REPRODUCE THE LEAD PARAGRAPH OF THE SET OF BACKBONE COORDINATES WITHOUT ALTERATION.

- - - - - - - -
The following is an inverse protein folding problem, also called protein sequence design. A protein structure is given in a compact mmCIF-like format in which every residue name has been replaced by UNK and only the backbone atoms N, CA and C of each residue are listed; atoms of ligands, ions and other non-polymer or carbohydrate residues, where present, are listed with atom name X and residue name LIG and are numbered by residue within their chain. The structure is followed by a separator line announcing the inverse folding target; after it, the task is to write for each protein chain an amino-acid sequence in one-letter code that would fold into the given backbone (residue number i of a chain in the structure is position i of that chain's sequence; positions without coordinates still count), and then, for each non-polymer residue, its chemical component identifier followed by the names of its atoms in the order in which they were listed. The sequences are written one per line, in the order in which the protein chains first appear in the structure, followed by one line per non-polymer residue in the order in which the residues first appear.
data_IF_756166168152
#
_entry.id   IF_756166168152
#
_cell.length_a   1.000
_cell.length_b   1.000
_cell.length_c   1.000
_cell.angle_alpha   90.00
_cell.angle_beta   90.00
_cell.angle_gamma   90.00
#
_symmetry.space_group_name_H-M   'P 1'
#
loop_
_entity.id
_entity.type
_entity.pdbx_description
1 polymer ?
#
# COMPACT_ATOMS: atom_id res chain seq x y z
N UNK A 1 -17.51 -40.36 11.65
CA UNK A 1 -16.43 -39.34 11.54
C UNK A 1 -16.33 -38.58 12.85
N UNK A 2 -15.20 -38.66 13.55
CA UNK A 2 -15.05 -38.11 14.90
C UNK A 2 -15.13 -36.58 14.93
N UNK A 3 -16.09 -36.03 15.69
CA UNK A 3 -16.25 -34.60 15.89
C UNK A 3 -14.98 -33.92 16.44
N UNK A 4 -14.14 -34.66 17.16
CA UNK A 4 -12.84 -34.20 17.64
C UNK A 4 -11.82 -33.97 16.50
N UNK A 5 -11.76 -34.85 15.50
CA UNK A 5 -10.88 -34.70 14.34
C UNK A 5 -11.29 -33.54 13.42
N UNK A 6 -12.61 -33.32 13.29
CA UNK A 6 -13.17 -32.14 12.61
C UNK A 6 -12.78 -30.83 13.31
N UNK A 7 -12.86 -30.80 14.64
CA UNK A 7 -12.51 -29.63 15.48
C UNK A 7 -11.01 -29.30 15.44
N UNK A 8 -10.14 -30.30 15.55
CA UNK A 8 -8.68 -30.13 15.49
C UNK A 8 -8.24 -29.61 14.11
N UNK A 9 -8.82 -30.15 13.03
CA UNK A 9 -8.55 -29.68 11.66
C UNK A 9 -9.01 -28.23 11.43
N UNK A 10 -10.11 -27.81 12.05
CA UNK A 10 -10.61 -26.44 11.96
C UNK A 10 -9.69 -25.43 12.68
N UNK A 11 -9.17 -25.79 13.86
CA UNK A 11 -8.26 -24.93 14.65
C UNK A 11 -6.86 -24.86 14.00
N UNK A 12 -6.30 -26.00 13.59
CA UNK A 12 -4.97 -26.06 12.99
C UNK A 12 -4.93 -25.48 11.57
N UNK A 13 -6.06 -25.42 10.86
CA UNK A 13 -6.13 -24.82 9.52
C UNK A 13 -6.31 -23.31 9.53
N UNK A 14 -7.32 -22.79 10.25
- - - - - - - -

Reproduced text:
The following is an inverse protein folding problem, also called protein sequence design. A protein structure is given in a compact mmCIF-like format in which every residue name has been replaced by UNK and only the backbone atoms N, CA and C of each residue are listed; atoms of ligands, ions and other non-polymer or carbohydrate residues, where present, are listed with atom name X and residue name LIG and are numbered by residue within their chain. The structure is followed by a separator line announcing the inverse folding target; after it, the task is to write for each protein chain an amino-acid sequence in one-letter code that would fold into the given backbone (residue number i of a chain in the structure is position i of that chain's sequence; positions without coordinates still count), and then, for each non-polymer residue, its chemical component identifier followed by the names of its atoms in the order in which they were listed. The sequences are written one per line, in the order in which the protein chains first appear in the structure, followed by one line per non-polymer residue in the order in which the residues first appear.